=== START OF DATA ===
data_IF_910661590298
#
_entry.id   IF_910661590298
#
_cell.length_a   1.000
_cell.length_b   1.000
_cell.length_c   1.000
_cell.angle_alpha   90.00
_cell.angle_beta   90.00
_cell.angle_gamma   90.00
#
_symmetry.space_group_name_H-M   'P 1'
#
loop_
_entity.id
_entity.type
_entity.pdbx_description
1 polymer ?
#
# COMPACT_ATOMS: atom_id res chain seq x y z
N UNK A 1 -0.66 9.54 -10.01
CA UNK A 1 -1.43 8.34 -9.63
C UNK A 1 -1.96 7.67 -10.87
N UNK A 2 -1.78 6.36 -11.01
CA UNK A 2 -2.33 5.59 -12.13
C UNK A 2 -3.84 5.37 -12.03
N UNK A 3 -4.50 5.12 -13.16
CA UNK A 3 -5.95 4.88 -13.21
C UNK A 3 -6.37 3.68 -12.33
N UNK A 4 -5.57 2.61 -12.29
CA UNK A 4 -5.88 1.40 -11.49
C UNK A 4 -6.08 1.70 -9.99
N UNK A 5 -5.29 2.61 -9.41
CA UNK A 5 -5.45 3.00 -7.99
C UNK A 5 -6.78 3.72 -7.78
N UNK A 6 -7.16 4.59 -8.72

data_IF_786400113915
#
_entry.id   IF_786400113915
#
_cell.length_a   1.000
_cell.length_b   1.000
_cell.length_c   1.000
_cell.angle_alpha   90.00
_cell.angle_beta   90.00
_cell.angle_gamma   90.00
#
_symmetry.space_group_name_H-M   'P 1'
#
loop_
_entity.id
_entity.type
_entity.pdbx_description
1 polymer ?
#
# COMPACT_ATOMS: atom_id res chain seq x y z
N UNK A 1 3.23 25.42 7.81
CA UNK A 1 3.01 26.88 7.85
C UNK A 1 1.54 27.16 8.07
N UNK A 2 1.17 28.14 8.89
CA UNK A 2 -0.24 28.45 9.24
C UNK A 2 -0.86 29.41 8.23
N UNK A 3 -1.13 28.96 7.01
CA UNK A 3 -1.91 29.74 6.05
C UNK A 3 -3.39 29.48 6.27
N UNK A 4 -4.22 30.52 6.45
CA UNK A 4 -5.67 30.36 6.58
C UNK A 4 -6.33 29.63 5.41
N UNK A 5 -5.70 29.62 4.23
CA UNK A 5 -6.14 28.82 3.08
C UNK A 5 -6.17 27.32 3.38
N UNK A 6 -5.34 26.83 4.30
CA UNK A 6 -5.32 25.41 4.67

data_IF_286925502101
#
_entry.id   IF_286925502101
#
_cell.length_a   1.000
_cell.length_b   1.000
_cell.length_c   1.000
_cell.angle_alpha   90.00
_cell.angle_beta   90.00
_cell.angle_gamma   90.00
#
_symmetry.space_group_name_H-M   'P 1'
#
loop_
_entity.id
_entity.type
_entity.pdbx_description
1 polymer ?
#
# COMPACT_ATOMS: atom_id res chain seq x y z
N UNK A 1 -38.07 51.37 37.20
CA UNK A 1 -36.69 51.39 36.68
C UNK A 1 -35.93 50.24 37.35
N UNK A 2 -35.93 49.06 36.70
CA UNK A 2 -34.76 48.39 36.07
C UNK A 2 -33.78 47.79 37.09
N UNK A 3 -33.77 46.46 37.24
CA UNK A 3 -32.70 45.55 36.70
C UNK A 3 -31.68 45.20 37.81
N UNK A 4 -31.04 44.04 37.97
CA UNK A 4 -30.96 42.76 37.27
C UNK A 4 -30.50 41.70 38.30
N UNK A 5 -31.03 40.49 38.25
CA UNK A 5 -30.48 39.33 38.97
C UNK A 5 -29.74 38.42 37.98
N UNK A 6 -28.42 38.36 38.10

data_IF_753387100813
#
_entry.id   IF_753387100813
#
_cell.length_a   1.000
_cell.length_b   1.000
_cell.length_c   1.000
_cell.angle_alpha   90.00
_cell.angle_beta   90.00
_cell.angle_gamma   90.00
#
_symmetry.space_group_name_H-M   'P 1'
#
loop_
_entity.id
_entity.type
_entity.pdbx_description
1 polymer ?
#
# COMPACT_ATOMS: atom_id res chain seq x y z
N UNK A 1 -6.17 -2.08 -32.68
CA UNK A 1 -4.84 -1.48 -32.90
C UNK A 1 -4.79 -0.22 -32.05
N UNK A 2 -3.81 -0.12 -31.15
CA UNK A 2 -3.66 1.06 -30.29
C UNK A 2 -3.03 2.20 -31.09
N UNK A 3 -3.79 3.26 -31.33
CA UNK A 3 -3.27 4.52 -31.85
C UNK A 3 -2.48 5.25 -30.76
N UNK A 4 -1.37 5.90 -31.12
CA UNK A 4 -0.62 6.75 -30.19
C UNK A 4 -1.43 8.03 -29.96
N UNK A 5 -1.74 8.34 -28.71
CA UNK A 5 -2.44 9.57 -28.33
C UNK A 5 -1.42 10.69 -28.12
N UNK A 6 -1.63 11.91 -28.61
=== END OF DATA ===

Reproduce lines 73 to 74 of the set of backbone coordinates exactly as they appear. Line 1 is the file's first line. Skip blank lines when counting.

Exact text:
CA UNK A 6 -5.32 25.41 4.67

data_IF_286925502101